Bygone Guernsey and its Coins

Bill Exley

View 1/29.. A busy Market Day in St. Peter Port around the late 1890's or early 1900's, one of my favourite scenes, looking up the Market Steps to Market Square or Place. Note the elegant Victorian attire of the crowd with most of the chatting couples, conversing in the local Guernsey Patois , English or even pure French. They are always proud to maintain using their 'Guernsey Patois', as so the Welsh in using their own unique dialect.

In the mens' pockets you would have found a mix of English, French, Guernsey or Jersey coins. Guernsey coins were first struck in 1830 and made up of 8 Doubles . to our old Penny. 4, 2 and even a tiny 1 double coin - Half a Farthing.! The small 1 Double was minted 12 tmes between the years 1830 to 1938, so it must have been required..

Jersey also had their own seperate coinage from 1841, the currency believe it or not, was 13 Pennies to the Shilling. It had '1/13th of a Shilling' inscribed, so a Halfpenny, 1/26th, and a Farthing for one year only, at 1/52nd. , It is now a very rare coin to find, (valued at £100) so minted in 1841 only, then dropped.

In 1877 Jersey 'demonitised' their currency to twelve pence to the Shilling, so 1/12th, 1/24th, and for One year only, a Farthing, inscribed 1/48th. I had a complete Jersey Collection which has now returmed home, (Mar 1988) and rests in the Library of Philip Malet de Carteret, St Ouen's Manor, Jersey. This 900 yr old Manor has never been bought or sold. - Both Islands have had their own ornate One Pound notes up to this day.

Guernsey, Jersey and the Isle of Man are part of the U.K, but independant, with their own Tax and Judicary Laws. Like applying the Birch, in the prescence of a Doctor, within St Peter Port Prison, but later stopped around the 1960's. They even gave it to repeat offenders (Drinking louts) after Deportation from Jersey to Guernsey, en-route home to the U.K.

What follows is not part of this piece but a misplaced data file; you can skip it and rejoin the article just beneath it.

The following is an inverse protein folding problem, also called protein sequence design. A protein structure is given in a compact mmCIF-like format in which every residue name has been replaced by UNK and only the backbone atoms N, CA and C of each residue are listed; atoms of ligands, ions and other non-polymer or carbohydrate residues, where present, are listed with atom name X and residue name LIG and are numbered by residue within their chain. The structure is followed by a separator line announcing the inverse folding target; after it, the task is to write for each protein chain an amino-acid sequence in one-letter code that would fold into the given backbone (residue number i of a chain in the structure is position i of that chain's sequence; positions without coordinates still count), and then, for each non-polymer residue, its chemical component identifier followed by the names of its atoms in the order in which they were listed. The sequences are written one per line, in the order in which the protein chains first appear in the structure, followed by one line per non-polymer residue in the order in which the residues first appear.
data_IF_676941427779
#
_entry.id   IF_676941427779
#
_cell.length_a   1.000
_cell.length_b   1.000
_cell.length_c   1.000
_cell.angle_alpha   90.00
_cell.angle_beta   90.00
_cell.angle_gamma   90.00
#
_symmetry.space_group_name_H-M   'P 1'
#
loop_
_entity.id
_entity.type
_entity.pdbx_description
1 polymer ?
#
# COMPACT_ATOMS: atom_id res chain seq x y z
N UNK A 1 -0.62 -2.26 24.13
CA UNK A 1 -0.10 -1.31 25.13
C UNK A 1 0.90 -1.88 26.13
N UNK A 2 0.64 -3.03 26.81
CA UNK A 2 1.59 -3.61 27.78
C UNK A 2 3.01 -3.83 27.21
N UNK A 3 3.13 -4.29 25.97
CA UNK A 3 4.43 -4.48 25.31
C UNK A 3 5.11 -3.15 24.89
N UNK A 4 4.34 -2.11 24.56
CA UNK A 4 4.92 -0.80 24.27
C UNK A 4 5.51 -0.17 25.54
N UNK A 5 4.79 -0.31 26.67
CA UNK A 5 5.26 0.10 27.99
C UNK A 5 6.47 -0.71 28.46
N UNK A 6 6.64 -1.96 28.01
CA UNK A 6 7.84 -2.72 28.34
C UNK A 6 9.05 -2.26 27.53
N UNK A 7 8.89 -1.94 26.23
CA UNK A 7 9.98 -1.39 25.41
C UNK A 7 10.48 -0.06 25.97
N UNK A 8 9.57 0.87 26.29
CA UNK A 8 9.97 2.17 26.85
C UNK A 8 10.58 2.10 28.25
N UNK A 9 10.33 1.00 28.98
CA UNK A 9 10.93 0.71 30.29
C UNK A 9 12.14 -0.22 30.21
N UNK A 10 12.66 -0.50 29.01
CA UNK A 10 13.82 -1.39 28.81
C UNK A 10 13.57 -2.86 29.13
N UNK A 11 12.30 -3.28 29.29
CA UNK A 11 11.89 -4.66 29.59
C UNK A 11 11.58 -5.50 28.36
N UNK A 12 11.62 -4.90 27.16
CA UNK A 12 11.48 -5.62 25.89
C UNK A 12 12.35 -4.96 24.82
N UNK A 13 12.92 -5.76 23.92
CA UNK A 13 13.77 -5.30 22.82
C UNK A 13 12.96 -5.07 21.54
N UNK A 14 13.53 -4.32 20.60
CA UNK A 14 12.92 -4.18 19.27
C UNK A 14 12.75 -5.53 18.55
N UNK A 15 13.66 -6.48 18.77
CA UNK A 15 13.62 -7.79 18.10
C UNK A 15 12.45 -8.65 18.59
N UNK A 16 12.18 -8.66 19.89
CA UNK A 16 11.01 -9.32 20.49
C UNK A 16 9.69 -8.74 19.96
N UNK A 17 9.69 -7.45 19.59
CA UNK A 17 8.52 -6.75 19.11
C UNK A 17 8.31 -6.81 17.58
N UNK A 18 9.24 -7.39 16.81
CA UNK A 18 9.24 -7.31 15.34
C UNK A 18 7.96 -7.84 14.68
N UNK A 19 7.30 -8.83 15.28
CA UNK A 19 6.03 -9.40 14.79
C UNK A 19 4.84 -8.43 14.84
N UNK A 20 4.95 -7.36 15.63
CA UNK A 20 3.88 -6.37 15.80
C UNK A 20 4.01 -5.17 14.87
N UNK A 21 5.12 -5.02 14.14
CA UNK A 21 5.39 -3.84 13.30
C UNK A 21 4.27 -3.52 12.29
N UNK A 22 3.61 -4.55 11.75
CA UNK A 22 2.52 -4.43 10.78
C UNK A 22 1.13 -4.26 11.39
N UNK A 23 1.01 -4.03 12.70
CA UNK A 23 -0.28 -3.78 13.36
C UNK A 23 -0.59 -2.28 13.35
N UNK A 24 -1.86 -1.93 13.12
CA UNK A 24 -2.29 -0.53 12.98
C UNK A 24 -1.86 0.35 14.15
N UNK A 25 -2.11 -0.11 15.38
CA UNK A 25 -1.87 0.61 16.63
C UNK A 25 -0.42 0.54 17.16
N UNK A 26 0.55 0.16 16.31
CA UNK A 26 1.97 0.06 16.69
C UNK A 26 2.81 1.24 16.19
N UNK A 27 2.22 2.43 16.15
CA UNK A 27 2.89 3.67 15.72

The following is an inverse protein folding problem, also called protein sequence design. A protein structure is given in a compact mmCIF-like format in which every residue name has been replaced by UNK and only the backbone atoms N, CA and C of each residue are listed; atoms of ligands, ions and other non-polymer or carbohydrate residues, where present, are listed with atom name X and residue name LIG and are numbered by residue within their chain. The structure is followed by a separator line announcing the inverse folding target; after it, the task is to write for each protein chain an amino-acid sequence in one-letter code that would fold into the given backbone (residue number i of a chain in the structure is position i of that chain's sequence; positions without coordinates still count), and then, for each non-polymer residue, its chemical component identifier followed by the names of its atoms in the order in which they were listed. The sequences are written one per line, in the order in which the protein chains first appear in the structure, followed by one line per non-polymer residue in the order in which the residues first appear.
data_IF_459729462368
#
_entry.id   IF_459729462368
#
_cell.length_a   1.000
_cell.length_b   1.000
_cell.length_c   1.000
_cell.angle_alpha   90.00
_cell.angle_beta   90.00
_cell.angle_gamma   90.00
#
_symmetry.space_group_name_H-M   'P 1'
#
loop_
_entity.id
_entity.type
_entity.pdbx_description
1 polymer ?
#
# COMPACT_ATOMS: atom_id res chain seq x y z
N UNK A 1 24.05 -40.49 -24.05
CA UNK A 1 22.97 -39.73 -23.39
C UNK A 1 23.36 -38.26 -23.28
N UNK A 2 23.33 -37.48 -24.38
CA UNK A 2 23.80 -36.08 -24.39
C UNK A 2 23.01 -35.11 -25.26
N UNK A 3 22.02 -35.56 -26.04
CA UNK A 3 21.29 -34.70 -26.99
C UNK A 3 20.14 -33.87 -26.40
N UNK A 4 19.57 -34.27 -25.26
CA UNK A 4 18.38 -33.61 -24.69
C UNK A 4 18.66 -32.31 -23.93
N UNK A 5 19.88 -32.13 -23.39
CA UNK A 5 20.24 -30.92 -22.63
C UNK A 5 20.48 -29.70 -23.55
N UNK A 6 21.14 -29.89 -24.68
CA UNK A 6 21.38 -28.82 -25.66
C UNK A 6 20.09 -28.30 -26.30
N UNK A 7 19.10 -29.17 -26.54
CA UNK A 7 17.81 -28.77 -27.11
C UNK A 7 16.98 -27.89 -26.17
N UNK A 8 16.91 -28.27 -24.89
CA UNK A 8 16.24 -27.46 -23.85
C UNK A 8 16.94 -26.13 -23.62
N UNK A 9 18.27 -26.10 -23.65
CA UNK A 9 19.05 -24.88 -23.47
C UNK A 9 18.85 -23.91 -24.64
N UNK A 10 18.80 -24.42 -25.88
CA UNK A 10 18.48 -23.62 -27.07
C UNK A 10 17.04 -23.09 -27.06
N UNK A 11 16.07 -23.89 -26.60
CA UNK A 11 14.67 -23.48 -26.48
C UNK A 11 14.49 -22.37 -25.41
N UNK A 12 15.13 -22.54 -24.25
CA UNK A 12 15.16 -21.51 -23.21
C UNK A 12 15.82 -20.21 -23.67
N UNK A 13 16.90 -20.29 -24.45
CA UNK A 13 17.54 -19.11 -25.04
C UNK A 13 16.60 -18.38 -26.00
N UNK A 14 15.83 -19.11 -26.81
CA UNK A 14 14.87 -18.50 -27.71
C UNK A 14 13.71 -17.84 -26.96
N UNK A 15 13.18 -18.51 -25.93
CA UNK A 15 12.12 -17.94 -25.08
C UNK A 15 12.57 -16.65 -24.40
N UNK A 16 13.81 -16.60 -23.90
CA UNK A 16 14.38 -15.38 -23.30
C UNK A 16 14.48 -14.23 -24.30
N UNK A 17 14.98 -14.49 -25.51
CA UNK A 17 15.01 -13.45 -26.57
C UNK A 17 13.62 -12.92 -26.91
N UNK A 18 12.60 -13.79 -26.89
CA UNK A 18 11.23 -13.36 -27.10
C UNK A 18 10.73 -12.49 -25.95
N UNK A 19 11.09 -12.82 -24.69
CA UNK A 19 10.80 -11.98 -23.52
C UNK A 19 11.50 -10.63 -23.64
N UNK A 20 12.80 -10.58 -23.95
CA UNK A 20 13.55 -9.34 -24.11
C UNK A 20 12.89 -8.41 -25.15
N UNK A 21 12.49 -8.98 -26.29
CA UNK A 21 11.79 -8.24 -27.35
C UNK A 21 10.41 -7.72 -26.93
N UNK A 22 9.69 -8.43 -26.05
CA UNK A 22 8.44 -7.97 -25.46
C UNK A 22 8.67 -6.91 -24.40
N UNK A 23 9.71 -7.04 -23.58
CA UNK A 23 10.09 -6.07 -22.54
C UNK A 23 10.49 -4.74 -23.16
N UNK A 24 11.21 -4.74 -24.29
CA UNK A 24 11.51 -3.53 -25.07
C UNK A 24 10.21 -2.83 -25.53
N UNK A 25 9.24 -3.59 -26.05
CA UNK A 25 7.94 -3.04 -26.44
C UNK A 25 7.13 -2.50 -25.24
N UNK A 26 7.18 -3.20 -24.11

We also had a quaint Cycle Tax of apprx 10p per year, (2/6d) and you had a changing coloured disc in it's own mounted bracket on the bike. A Car Road Tax is, or was, adjusted, to it's C.C rating for charges due, making it fairer all round.

We had to comply with a 'Chicken' or 'Poulage Tax' of Seven and sixpence (apprx 35p) and equiv. to the price of 2 chickens and only payable, in person, to the Royal Court office on behalf of the Queen. This tax comes under a centuries old Feudal Dues tax system still existant today. These taxes do not apply to every property, it is a hit and miss, as to the Site or Plot history, and previous owners or farmers.

To the left of the Market Square, view 1/29 above, are the Market Halls, or States Arcade, built in 1822 with huge lofty seperate areas. They sold Flowers, on massive tiered shelves, I can still remember the fragrances now, Fruit and Vegatables, Meats then the Fish Market, (ref view 11/29) This area exits out into Fountain St and The Bordage to mt title Mill St. On the right of Market Squars are the French Halles with the Assembly Rooms above, later to become the home of the Guilles-Alles Library above. An excellent source for reference and records.

I think now (16/02/2018) it has all been changed into mini commercial units catering for locals and the many Island Visitors. In my title scene of Guernsey life, notice on the right the Horse drawn Char-â-Bancs (Char-a-Bang). used to take people home. I can still remember that way back in the the late 1940's and early 1950's, there would be lines of six to ten, waiting at the White Rock berth to transfer passengers, locals and Visitors, from the Mailboats arriving daily from the U.K. after a night crossing.

The Traveller to Guernsey had a choice (during the 1940's to the 1960's) of using the midnight departure time from Southampton, or a more enjoyable daytime crossing via Weymouth. Guernsey is a tiny Island, lying about 90 miles S.W. of Lands End, and about 30 sq. miles, it's coastal road is 24 miles long, in perspective, it would fit into the Isle of Wight 4 times. (148 Sq miles)